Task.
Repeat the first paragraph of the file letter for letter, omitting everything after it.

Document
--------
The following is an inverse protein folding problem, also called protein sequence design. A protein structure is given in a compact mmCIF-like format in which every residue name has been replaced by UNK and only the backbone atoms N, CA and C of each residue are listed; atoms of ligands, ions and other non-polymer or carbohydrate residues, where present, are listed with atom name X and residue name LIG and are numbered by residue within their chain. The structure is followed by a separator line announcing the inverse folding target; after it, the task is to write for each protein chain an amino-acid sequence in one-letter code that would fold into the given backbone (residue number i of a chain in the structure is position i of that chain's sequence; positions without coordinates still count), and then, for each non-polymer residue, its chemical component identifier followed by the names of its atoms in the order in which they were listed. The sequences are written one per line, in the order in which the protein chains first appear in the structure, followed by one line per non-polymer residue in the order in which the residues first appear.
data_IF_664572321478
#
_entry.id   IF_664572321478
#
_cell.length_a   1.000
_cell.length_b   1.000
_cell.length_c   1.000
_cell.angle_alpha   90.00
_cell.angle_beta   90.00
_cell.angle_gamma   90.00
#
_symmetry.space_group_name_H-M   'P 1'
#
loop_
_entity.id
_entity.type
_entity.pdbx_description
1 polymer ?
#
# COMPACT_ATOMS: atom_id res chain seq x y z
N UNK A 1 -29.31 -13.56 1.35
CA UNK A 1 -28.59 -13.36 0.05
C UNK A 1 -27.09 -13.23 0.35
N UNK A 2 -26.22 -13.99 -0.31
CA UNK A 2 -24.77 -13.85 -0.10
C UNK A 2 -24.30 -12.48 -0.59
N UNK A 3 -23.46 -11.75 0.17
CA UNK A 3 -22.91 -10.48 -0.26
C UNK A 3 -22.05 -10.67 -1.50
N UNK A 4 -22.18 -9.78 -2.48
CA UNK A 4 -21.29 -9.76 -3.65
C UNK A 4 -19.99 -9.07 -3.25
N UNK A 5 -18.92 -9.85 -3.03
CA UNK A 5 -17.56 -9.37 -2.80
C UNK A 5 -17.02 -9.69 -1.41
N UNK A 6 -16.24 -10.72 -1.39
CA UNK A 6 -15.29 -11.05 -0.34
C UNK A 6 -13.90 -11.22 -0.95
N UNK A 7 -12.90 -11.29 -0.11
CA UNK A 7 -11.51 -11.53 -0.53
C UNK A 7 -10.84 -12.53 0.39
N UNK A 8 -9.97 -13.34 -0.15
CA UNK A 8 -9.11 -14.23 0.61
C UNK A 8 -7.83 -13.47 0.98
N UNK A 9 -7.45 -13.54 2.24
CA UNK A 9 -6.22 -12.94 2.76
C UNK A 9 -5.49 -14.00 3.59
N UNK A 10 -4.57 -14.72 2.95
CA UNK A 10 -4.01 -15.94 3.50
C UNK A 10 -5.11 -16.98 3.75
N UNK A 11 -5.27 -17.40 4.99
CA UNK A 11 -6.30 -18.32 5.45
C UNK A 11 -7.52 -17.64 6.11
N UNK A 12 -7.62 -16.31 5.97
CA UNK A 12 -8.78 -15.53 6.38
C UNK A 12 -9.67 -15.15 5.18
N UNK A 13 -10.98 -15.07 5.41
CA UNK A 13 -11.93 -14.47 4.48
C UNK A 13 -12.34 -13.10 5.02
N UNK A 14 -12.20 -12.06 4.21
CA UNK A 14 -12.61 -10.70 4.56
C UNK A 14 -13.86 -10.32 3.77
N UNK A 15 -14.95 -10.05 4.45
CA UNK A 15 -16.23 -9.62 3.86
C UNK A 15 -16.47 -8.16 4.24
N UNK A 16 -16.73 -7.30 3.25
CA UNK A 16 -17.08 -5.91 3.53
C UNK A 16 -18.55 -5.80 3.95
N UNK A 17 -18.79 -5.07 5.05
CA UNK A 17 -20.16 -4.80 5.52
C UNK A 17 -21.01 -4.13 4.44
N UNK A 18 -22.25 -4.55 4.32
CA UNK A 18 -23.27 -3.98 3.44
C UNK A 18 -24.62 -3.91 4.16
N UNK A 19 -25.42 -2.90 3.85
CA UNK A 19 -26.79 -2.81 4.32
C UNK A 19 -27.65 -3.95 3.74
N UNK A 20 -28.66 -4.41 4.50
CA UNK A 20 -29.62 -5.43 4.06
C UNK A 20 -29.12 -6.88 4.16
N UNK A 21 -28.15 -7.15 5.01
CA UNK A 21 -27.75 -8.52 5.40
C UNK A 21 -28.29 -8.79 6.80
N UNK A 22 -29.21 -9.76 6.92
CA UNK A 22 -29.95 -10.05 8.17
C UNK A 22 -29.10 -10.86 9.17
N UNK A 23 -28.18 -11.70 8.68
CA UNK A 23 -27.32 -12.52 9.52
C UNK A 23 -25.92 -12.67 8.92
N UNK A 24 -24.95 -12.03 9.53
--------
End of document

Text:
The following is an inverse protein folding problem, also called protein sequence design. A protein structure is given in a compact mmCIF-like format in which every residue name has been replaced by UNK and only the backbone atoms N, CA and C of each residue are listed; atoms of ligands, ions and other non-polymer or carbohydrate residues, where present, are listed with atom name X and residue name LIG and are numbered by residue within their chain. The structure is followed by a separator line announcing the inverse folding target; after it, the task is to write for each protein chain an amino-acid sequence in one-letter code that would fold into the given backbone (residue number i of a chain in the structure is position i of that chain's sequence; positions without coordinates still count), and then, for each non-polymer residue, its chemical component identifier followed by the names of its atoms in the order in which they were listed. The sequences are written one per line, in the order in which the protein chains first appear in the structure, followed by one line per non-polymer residue in the order in which the residues first appear.